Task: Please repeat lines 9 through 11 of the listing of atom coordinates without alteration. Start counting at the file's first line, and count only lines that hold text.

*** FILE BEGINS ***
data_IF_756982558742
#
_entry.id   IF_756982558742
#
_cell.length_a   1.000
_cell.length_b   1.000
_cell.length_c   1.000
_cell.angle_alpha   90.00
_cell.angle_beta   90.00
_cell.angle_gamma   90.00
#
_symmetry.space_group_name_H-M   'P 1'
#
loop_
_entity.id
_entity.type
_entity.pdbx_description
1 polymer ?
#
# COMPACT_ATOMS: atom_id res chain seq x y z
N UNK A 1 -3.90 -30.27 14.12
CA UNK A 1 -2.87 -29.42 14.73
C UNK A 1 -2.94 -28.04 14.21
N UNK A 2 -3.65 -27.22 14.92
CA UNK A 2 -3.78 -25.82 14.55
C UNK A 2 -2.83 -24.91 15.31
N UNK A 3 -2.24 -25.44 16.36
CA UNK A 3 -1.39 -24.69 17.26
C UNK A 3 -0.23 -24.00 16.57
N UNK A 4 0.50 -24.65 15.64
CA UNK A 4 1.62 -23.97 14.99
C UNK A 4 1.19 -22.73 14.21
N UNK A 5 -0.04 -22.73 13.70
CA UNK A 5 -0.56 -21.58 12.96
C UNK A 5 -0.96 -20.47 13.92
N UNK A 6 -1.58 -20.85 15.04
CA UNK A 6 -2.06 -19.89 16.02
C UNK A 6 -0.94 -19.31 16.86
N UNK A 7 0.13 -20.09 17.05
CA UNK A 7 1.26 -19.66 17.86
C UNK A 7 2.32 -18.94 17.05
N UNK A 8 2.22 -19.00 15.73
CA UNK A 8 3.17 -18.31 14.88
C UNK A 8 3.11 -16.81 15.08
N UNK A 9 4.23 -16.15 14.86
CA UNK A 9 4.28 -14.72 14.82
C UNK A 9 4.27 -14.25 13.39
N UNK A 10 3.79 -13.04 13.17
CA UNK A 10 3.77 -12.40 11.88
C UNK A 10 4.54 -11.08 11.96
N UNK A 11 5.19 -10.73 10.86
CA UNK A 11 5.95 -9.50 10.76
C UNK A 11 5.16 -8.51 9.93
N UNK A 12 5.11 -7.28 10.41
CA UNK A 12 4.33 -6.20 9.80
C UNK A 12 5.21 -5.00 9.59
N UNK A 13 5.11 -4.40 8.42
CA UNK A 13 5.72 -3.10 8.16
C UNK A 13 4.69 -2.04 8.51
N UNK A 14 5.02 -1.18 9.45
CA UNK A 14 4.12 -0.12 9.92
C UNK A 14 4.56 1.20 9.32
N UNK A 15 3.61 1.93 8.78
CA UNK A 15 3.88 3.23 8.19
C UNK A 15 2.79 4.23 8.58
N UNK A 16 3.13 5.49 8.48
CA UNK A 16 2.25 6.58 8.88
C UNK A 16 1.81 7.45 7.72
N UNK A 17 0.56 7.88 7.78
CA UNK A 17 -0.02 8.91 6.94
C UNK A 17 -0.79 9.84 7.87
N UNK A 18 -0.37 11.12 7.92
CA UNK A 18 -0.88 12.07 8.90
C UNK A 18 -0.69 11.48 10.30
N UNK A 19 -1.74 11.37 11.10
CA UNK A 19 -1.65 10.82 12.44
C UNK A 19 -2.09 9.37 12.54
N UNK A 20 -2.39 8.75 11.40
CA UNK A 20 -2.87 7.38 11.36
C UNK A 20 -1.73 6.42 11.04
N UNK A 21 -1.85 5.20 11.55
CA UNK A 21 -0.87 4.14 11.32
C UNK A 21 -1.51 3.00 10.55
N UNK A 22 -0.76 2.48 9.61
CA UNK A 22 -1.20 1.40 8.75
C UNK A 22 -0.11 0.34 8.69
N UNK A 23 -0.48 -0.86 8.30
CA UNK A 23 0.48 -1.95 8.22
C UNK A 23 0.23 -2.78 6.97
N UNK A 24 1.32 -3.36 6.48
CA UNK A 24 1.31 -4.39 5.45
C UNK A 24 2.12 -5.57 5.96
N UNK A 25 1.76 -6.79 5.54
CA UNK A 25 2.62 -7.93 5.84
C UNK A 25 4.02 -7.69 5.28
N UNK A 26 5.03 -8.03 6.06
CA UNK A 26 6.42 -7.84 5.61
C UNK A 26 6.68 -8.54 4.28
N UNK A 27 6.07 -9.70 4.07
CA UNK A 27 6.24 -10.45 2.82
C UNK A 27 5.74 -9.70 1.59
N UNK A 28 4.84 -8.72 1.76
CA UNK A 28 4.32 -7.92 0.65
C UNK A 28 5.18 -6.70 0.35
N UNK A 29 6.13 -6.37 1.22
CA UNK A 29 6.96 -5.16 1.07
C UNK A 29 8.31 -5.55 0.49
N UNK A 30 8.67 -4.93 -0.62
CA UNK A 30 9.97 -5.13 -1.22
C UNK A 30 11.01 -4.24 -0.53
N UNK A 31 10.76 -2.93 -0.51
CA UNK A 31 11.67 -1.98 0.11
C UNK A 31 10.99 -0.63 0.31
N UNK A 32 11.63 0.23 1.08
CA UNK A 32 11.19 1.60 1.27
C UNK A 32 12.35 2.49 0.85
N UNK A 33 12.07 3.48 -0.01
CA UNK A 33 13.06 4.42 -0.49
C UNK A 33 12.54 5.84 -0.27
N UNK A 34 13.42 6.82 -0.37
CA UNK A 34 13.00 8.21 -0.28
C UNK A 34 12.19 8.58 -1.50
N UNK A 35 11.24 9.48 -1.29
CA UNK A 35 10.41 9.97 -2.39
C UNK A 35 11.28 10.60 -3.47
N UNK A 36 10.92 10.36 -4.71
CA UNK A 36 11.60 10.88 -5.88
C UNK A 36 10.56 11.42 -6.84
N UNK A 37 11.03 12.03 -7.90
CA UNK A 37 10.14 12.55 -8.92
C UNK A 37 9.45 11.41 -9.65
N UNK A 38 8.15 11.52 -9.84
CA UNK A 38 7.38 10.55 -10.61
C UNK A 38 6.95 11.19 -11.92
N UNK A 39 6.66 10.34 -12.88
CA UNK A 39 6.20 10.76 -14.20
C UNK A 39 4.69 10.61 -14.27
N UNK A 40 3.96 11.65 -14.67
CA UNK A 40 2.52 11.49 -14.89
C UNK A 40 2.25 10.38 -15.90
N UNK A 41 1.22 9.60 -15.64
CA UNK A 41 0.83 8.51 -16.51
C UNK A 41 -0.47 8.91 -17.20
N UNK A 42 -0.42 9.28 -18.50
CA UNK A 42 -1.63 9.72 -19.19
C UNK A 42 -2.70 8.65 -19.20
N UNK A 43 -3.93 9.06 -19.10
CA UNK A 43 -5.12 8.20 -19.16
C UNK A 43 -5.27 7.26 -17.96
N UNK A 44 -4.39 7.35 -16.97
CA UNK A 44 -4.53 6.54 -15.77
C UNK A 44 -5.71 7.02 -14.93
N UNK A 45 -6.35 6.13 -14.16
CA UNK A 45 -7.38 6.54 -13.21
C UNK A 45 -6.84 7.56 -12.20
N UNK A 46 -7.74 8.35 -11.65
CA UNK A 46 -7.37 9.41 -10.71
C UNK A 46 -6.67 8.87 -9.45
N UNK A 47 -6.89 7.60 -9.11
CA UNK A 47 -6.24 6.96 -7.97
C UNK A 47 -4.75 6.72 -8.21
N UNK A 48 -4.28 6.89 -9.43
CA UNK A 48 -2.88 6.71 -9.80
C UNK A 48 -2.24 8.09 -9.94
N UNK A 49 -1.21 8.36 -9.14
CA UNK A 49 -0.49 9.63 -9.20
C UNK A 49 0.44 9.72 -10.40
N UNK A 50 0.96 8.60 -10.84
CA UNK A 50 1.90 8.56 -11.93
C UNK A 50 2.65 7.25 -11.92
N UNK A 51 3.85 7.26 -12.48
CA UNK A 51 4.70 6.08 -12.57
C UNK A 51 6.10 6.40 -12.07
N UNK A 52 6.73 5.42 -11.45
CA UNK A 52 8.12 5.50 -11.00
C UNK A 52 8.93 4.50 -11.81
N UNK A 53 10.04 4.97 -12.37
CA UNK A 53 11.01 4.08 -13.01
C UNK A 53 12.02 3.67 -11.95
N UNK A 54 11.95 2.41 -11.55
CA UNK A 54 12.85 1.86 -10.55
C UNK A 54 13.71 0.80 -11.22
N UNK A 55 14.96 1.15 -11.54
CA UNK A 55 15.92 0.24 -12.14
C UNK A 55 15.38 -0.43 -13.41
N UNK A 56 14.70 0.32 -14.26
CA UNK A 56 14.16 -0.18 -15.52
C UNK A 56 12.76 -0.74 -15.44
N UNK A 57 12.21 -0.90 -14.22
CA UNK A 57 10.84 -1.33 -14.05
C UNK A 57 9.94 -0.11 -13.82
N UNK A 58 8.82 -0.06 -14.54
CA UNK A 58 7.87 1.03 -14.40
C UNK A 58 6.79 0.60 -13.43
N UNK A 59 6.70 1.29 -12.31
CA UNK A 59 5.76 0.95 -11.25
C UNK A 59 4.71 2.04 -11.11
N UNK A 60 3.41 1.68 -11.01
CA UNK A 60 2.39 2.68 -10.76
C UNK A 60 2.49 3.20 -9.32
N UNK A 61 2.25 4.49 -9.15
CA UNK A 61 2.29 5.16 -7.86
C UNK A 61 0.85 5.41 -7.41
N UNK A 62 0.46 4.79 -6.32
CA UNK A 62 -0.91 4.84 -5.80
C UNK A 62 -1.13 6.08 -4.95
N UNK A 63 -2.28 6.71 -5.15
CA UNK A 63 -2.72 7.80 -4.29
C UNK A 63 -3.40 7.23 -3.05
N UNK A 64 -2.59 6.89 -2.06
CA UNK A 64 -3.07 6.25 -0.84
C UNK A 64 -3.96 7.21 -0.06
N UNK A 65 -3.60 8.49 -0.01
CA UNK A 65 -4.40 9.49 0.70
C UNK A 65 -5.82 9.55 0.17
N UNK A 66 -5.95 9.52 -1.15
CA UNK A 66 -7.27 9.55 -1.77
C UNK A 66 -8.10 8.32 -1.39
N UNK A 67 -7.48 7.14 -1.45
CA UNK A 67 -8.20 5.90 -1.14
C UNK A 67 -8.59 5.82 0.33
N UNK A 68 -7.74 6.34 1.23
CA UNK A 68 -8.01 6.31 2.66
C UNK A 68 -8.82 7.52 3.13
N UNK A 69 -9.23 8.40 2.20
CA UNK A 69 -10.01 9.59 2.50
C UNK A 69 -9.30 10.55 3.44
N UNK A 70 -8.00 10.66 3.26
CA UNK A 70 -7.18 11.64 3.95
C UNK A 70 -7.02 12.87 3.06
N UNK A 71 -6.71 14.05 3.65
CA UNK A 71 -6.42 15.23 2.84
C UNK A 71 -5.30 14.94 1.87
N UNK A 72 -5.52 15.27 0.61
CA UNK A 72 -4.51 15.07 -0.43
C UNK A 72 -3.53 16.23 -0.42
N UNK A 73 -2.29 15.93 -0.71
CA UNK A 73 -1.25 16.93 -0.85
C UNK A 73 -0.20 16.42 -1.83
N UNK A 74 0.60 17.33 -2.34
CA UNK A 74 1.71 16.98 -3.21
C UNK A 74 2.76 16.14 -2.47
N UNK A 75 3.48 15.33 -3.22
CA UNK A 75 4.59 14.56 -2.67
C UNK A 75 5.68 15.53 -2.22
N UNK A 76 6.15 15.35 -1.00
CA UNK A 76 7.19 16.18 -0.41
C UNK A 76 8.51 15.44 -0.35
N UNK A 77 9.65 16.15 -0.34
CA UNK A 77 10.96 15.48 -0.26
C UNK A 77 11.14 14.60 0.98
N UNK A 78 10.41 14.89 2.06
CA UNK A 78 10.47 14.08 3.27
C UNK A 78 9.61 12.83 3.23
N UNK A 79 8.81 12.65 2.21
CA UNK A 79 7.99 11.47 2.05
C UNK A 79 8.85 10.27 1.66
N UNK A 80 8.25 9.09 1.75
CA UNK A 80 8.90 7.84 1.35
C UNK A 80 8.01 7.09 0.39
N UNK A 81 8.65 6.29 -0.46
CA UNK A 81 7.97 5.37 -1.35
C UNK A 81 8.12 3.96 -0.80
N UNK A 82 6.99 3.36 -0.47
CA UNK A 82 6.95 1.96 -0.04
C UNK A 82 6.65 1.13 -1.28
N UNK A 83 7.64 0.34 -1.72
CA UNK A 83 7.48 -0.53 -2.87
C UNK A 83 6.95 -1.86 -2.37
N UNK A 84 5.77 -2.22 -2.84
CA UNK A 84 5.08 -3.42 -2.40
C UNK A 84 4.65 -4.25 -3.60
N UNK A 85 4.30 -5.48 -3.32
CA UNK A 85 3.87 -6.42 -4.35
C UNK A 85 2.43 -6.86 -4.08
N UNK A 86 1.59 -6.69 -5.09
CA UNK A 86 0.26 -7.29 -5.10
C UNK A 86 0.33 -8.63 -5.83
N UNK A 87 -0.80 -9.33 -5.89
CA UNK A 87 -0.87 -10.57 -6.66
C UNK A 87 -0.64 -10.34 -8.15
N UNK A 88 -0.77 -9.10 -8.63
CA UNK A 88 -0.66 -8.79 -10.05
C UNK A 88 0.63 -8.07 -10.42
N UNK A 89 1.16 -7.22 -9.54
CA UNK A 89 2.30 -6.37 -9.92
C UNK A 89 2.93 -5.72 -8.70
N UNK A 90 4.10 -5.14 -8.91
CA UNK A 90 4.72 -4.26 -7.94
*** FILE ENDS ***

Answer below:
_cell.angle_beta   90.00
_cell.angle_gamma   90.00
#